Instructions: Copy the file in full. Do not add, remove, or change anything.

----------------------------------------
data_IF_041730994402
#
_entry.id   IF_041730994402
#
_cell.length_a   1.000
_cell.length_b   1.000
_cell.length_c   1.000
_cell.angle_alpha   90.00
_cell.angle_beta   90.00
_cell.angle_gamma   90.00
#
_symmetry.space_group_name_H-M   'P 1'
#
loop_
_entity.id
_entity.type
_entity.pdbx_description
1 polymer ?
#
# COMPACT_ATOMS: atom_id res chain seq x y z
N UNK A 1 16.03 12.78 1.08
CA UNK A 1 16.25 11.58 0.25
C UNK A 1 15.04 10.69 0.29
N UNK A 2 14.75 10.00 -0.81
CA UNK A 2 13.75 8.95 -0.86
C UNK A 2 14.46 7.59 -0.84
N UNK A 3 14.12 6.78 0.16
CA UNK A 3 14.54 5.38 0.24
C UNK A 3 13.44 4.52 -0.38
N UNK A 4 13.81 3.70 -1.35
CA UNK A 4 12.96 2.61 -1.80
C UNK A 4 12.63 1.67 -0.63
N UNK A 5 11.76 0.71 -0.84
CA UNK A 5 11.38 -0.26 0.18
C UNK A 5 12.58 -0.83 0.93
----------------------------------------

data_IF_041730994402
#
_entry.id   IF_041730994402
#
_cell.length_a   1.000
_cell.length_b   1.000
_cell.length_c   1.000
_cell.angle_alpha   90.00
_cell.angle_beta   90.00
_cell.angle_gamma   90.00
#
_symmetry.space_group_name_H-M   'P 1'
#
loop_
_entity.id
_entity.type
_entity.pdbx_description
1 polymer ?
#
# COMPACT_ATOMS: atom_id res chain seq x y z
N UNK A 1 16.03 12.78 1.08
CA UNK A 1 16.25 11.58 0.25
C UNK A 1 15.04 10.69 0.29
N UNK A 2 14.75 10.00 -0.81
CA UNK A 2 13.75 8.95 -0.86
C UNK A 2 14.46 7.59 -0.84
N UNK A 3 14.12 6.78 0.16
CA UNK A 3 14.54 5.38 0.24
C UNK A 3 13.44 4.52 -0.38
N UNK A 4 13.81 3.70 -1.35
CA UNK A 4 12.96 2.61 -1.80
C UNK A 4 12.63 1.67 -0.63
N UNK A 5 11.76 0.71 -0.84
CA UNK A 5 11.38 -0.26 0.18
C UNK A 5 12.58 -0.83 0.93